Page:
In his SC17 presentation, NVIDIA CEO Jensen Huang said the company’s Volta architecture for GPUs is now available on every major cloud service to deliver AI and HPC.
NVIDIA became a household name through their graphics cards that gave PCs gamers extra horsepower to make video games run smooth and look gorgeous. Those cards today, with their graphics processing units (GPUs), have become essential components for high performance computing. NVIDIA is a leading manufacturer for GPUs involved in machine learning, cloud computing, and cryptocurrency mining.
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The rise of specialized computing is bringing powerful new server hardware into the data center, a trend seen in new tech from Google, NVIDIA, AMD, ARM, Intel and Microsoft.
NVIDIA is looking to accelerate sales of its AI hardware to hyperscale computing providers through tighter partnerships with original design manufacturers (ODMs), who have become key players in the cloud hardware ecosystem.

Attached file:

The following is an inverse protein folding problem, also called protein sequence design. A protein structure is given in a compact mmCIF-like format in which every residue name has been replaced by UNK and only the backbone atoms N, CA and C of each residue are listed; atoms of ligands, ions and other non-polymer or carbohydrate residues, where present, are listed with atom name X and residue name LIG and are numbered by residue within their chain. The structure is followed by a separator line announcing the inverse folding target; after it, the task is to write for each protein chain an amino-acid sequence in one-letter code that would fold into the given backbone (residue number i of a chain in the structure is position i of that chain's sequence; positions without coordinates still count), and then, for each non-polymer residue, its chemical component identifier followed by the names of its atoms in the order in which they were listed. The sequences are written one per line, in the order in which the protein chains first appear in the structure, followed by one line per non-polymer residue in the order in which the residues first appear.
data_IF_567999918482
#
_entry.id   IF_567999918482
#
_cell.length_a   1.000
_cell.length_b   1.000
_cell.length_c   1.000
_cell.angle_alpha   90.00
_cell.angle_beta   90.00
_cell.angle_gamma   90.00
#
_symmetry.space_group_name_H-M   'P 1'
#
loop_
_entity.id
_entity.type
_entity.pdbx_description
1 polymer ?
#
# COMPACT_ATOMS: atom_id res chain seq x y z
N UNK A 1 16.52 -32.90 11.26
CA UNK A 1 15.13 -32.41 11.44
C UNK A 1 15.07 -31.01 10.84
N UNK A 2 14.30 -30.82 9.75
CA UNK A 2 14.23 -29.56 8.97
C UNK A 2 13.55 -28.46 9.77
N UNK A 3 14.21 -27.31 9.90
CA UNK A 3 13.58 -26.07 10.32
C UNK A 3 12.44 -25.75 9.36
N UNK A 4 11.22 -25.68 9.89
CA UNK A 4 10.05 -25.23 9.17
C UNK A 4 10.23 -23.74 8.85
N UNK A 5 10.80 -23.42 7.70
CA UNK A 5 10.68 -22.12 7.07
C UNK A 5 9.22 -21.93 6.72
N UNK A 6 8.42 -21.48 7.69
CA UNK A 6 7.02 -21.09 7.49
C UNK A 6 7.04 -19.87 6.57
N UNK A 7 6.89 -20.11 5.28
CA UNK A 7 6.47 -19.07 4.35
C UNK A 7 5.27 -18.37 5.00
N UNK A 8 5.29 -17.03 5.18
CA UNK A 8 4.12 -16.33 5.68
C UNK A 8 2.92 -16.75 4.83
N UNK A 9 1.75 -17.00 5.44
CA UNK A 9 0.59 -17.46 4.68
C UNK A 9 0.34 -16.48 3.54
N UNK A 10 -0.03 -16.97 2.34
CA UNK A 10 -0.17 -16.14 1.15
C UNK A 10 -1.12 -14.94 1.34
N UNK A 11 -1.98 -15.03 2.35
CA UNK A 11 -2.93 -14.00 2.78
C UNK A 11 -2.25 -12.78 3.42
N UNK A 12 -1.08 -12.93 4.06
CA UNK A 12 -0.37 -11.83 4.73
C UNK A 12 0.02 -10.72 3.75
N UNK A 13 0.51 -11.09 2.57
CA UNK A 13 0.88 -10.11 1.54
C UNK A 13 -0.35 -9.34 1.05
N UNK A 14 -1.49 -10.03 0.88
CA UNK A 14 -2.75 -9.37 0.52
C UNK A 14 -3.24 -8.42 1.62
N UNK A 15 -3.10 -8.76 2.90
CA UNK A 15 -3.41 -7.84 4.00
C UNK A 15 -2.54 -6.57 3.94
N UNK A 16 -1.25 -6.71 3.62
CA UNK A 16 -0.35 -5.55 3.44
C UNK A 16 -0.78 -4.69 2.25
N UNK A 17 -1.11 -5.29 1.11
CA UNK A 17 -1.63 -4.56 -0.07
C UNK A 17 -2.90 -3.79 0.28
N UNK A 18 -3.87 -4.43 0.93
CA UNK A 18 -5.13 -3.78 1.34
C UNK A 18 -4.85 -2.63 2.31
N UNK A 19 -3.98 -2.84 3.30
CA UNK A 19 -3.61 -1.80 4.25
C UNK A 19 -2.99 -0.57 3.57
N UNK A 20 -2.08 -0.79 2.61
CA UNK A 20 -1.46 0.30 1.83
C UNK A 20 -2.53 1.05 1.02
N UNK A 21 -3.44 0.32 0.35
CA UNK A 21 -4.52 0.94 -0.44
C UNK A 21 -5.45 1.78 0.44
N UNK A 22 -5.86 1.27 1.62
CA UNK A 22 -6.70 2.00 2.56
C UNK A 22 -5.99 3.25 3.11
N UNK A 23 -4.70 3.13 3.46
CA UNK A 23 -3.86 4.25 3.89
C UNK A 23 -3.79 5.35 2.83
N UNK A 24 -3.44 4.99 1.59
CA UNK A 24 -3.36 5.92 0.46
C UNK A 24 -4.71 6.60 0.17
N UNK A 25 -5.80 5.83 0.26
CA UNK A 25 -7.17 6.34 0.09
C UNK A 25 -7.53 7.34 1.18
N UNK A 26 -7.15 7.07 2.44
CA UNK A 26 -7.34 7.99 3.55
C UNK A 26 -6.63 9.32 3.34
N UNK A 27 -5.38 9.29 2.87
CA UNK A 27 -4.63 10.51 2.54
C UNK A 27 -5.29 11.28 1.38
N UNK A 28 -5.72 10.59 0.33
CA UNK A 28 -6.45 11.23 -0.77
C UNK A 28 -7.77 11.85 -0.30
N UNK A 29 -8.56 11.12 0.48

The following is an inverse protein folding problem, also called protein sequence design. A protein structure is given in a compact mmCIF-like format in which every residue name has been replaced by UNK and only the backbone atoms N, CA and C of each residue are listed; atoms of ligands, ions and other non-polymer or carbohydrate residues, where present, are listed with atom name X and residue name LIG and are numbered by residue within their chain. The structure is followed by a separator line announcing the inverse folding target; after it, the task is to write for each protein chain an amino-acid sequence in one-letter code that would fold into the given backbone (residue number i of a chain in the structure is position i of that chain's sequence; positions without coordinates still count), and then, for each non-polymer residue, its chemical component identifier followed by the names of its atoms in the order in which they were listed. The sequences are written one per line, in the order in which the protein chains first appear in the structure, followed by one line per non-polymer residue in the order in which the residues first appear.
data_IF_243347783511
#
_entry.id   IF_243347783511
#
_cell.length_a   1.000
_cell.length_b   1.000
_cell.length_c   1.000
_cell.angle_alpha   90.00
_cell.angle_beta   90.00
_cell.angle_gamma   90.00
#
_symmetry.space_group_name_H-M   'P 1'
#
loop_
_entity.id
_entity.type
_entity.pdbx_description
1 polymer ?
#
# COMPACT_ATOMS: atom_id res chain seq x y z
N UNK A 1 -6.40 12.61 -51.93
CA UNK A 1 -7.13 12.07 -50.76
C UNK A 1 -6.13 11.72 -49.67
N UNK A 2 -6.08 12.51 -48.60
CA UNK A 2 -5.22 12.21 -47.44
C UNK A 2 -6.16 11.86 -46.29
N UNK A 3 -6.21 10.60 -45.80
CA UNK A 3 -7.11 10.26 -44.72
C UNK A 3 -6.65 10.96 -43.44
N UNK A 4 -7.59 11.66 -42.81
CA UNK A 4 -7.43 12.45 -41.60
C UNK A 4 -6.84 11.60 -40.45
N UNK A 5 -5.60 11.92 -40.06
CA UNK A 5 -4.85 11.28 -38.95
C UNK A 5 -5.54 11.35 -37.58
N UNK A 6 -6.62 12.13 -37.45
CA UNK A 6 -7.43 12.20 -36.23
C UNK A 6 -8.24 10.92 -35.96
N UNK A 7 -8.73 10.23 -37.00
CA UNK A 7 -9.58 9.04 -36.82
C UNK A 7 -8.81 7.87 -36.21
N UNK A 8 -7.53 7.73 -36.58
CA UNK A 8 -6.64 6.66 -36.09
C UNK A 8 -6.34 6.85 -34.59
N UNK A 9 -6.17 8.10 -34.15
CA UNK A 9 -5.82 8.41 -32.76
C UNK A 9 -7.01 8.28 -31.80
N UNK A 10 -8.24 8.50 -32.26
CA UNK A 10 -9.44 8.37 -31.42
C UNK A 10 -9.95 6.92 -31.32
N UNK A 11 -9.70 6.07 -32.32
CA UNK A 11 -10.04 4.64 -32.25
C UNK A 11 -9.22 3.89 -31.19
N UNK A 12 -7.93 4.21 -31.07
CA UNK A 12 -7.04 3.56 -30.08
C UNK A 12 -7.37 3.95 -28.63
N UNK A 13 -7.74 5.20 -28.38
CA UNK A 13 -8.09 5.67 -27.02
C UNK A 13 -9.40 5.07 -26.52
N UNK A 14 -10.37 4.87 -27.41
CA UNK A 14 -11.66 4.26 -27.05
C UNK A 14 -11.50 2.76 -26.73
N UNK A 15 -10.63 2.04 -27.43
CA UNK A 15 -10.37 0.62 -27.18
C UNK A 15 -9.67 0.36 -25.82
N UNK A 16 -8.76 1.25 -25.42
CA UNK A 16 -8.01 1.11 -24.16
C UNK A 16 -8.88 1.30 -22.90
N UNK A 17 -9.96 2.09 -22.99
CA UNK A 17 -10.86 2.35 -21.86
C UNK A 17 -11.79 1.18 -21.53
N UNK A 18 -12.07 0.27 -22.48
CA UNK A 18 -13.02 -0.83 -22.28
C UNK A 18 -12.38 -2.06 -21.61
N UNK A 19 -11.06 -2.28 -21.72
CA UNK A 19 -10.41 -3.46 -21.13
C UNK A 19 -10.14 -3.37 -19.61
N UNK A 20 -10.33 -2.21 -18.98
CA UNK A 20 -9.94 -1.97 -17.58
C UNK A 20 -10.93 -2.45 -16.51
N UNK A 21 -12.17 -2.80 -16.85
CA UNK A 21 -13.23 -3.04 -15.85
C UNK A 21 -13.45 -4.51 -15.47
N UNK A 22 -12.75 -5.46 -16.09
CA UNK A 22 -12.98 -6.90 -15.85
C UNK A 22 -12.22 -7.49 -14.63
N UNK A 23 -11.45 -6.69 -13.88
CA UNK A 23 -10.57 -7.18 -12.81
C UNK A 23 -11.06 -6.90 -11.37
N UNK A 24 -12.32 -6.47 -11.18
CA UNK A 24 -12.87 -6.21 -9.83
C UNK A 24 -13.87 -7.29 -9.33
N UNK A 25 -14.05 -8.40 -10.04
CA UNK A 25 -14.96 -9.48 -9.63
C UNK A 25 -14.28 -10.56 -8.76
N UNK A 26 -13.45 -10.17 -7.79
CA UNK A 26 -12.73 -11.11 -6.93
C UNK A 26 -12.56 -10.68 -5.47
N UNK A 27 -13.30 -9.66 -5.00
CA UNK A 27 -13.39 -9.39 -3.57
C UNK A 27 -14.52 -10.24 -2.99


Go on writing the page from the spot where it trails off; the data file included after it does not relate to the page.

The rise of artificial intelligence, and the GPU computing hardware that often supports it, is reshaping the data center industry’s relationship with power density.
At the Open Compute Summit, Microsoft and NVIDIA unveiled a new hyperscale GPU accelerator for artificial intelligence workloads in the cloud. The HGX-1 harnesses eight NVIDIA Tesla P100 GPUs and high-speed interconnects.
Facebook is beefing up its high performance computing horsepower with Big Basin, an AI server powered by eight NVIDIA GPU accelerators. Big Basin was introduced at today’s Open Compute Summit.
NVIDIA has moved from the desktop to the data center, emerging as a major player in high performance computing – and especially the booming field of artificial intelligence.
Intel’s acquisition of artificial intelligence startup Nervana arms the chipmaker with new software and hardware technologies as it seeks to gain more traction in the machine learning market.
The Big Sur GPU-powered server is the key to Facebook’s bid to create a smarter newsfeed for its 1.6 billion users around the globe. We see it in action at Facebook’s Oregon data center.
The ISC16 conference showcased the next generation of hardware to power HPC workloads, including Intel’s Xeon Phi processor, a powerful new GPU accelerator from NVIDIA, and Fujitsu’s embrace of low-power ARM processors for a major supercomputer.